As You Like It was likely written between 1598 and 1600. It was entered in the Stationers' Register on August 4, 1600 but no edition followed the entry, thereby leading to the ambiguity in its publication date. Two topical references have been used by scholars to claim 1599 as the date of writing, but even this is inference only. For instance, Francis Meres, a contemporary of Shakespeare, listed the plays known to him in September of 1598 and did not include As You Like It among them. The first known publication is in the 1623 First Folio, taken either from Shakespeare's promptbook or less likely from a literary transcript of the promptbook.
The source for the plot of As You Like It is derived from Thomas Lodge's extremely popular prose romance Rosalynde. Written in 1586-87 and published in 1590, Shakespeare knew the story quite well although he changed a great deal of the details and emphasized different things. Lodge for example did not have ducal brothers, but Shakespeare chose to make enmity between brothers central to the theme of the play. Shakespeare also chooses to make primogeniture a target of his criticism by allowing Oliver to inherit everything, whereas Lodge had an equal inheritance between the brothers in his version. The clown Touchstone and the melancholically satirical Jaques are also both creations of Shakespeare.
The Forest of Ardenne is from Lodge's romance, and actually describes an ancient woodland comprising parts of France, Belgium and Luxembourg. Shakespeare used the French setting through his choice of the French spelling, "Ardenne". However, the First Folio indicates another spelling, namely the Forest of Arden, an Anglicized spelling that also corresponds to a forest near Shakespeare's birthplace in Warwickshire. This happy coincidence is indicative of the doubleness in the play; although set in a foreign kingdom the play refers to English customs such as Robin Hood and primogeniture. Thus the play can deal with problems at home in spite of its seemingly foreign setting.
The story of Orlando and Oliver comes from another source, that of The Tale of Gamelyn, a Middle English story in which a younger brother seeks revenge on an older brother who mistreats him. This story invokes the name of Robin Hood, the famous English outlaw who lived near Nottingham and poached the king's deer. Indeed, the opening scenes of As You Like It invoke the image of Robin Hood when Charles the Wrestler describes Duke Senior as a modern day Robin Hood with his band of nobles around him.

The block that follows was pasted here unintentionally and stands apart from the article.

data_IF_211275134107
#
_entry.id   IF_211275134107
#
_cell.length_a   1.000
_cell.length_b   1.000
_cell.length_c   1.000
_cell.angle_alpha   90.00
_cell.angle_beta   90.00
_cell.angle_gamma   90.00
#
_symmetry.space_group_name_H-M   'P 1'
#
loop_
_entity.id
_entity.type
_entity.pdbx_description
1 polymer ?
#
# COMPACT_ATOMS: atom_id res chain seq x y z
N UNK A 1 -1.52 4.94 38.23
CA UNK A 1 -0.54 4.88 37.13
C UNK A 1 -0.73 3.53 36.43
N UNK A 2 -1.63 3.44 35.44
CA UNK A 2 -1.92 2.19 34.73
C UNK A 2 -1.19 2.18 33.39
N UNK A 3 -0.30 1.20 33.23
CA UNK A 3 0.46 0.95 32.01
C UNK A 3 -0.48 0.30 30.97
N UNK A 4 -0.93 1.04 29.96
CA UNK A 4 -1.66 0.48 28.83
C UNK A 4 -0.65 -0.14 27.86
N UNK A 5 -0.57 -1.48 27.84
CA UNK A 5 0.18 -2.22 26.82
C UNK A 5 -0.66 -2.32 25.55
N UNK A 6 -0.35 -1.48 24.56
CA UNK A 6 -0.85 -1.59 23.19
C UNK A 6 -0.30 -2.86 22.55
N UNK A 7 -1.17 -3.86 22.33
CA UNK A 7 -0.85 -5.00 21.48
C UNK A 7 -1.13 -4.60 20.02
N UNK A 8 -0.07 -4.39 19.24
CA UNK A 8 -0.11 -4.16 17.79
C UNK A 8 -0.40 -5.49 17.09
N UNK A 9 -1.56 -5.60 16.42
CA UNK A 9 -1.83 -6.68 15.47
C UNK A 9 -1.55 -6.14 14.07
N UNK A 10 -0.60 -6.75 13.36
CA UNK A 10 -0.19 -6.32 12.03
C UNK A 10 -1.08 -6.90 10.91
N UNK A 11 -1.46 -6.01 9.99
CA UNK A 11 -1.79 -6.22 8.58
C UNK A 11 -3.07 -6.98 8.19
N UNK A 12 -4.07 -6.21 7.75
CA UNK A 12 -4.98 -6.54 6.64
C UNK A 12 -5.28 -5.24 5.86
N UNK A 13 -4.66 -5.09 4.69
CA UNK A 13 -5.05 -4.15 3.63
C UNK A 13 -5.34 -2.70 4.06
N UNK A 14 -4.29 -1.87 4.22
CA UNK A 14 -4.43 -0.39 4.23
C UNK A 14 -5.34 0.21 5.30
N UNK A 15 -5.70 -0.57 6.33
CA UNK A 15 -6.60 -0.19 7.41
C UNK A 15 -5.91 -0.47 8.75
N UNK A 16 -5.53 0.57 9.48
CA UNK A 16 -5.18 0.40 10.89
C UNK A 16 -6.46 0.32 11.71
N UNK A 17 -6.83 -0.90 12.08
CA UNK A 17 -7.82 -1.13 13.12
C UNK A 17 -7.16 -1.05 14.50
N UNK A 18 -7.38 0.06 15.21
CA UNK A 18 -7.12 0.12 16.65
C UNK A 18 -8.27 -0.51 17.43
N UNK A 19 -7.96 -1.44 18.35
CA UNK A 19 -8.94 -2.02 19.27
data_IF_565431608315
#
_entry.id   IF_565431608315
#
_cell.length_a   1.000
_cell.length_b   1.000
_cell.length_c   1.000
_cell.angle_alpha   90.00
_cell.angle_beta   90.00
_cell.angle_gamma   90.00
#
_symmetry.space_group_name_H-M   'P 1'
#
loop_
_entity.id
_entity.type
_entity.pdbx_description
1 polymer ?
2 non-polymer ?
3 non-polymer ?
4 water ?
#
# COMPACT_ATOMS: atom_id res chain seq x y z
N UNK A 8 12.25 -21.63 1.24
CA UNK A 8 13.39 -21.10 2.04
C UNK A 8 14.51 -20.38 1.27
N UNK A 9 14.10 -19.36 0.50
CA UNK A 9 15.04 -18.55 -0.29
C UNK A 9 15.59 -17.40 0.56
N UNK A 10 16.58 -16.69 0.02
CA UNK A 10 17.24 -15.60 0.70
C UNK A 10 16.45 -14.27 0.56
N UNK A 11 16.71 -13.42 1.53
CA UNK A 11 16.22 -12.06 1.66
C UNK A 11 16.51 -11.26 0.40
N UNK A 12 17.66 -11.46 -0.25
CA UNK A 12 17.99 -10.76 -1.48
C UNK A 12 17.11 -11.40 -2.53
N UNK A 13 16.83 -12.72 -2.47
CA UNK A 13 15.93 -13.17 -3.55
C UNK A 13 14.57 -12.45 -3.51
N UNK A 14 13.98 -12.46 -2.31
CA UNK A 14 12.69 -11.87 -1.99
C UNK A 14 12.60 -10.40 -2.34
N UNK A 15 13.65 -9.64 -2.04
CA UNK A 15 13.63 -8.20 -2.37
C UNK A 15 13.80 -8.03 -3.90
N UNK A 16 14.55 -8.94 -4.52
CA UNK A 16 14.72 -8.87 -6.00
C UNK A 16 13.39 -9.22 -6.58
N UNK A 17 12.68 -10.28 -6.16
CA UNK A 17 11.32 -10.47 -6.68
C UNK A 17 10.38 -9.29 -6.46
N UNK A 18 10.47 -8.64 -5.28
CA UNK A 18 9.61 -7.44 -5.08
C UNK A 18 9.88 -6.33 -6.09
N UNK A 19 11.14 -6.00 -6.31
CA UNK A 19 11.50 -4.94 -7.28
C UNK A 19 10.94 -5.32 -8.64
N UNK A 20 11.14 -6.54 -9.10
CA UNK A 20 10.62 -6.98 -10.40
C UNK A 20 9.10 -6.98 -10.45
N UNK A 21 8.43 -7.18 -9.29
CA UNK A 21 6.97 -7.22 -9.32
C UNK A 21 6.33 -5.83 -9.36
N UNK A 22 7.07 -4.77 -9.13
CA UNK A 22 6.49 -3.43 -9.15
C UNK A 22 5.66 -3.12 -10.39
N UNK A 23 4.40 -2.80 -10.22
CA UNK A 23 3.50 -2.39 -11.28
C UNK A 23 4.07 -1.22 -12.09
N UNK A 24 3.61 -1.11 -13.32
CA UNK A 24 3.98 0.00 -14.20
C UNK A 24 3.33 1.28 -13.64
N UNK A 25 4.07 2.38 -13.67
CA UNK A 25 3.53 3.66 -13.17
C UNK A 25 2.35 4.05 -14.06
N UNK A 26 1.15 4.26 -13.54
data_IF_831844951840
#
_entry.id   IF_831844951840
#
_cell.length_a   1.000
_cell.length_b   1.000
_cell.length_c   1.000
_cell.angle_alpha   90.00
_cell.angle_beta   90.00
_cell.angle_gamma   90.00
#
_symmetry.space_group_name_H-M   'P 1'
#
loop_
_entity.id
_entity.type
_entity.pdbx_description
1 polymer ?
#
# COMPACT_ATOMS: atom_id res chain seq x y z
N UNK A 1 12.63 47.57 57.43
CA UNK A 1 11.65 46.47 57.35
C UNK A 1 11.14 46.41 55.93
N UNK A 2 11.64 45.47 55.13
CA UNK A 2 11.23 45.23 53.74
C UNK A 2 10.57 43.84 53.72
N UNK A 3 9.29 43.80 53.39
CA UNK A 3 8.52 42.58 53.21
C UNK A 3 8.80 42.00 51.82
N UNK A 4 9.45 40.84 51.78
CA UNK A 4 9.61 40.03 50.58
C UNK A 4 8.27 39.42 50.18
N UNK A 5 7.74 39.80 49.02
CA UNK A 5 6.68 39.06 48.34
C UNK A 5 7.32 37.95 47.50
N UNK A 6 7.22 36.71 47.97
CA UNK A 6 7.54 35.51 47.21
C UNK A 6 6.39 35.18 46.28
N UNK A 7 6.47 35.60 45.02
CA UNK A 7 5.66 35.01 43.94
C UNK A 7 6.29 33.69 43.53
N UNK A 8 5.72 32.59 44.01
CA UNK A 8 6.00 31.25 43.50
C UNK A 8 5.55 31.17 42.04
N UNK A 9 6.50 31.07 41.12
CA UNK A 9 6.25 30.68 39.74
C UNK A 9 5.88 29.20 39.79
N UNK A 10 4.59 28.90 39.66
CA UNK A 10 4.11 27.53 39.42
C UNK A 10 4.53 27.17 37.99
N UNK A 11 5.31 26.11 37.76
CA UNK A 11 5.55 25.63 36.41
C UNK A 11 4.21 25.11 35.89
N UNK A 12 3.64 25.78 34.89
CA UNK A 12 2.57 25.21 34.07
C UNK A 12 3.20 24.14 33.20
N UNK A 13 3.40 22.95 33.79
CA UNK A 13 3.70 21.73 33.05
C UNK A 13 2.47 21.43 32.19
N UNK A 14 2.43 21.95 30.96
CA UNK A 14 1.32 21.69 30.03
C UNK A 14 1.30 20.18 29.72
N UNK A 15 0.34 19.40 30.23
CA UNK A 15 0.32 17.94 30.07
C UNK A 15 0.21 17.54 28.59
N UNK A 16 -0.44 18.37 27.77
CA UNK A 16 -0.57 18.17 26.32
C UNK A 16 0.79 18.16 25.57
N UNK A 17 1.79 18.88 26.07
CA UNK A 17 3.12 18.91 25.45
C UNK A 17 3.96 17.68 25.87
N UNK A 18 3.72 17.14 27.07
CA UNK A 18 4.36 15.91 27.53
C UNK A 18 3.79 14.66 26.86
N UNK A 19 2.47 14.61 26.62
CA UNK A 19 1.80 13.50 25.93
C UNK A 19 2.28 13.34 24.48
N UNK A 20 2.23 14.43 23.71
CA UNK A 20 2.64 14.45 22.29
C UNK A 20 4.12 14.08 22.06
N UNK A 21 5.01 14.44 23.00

As You Like It finds its origins in the pastoral tradition of the Renaissance in which the rustic field and forest provides a sanctuary from urban or courtly issues. The play itself takes place in a forest where the characters are hiding from treachery at court or injustice in the family. This pastoral tradition began with Theocrites in ancient Greece, whose writings explored the sorrows of love and daily injustices in a rural setting. Virgil expanded the tradition, emphasizing the distinction between urban and rural lifestyles even more. Renaissance literature focused more on the distinction between court and country life, and Shakespeare had many contemporaries who worked in this literary vein, including Edmund Spenser who based his Shepherdess Calendar in 1579 on Virgil's Eclogues, and Sir Philip Sidney who wrote a romance in 1590 titled The Countess of Pembroke's Arcadia.
The pastoral tradition, in spite of taking many literary forms, conformed to a traditional set of rules. A typical story would involve exiles from the court or city going into the countryside and living either with or as shepherds. While in the rural area, they would hold singing contests and philosophically discuss the various merits of both forms of life. Eventually the exiles would return to the city having resolved their particular problems.
Pastoral works have most frequently been used as social criticisms due to their ability to question the natural world versus the artificial manmade world. The characters often discuss whether life in the country is preferable to that of the city, usually focusing on such evils as cruel mistresses or the dishonesty of courtiers for themes. The simplicity of the countryside is always celebrated in a highly artful manner, imitating the Western literary tradition as it has developed over time. Indeed, the pastoral genre provides authors with a way to pretend; the characters immerse themselves in another world and can act out their ideal worlds. Thus in this "simplistic world" we see many disguises where courtiers pretend to be shepherds, men dress as women, women dress as men, and nobles become outlaws. The pastoral world gives its cast an opportunity to alter their own world when they return through the games they play in this contrived, imaginary location.
Shakespeare adopted the pastoral as a chance to deal both humorously and seriously with his two themes of brotherly betrayal and doting love. Indeed, the play has more songs in it than any other Shakespearian drama, a sign that Shakespeare enjoyed the pastoral genre he was using for the play. The forest of Ardenne, where the characters all end up, turns out to be very similar to other forests: it causes fear through the wild animals but provides the right atmosphere for healing to occur. This corresponds closely to the forest in A Midsummer Night's Dream where most of the action occurs before the cast returns to Athens with their problems resolved. Indeed, after hunting deer, tending sheep, singing songs and writing love sonnets on bark, most of the cast in this play returns home again with all their problems solved.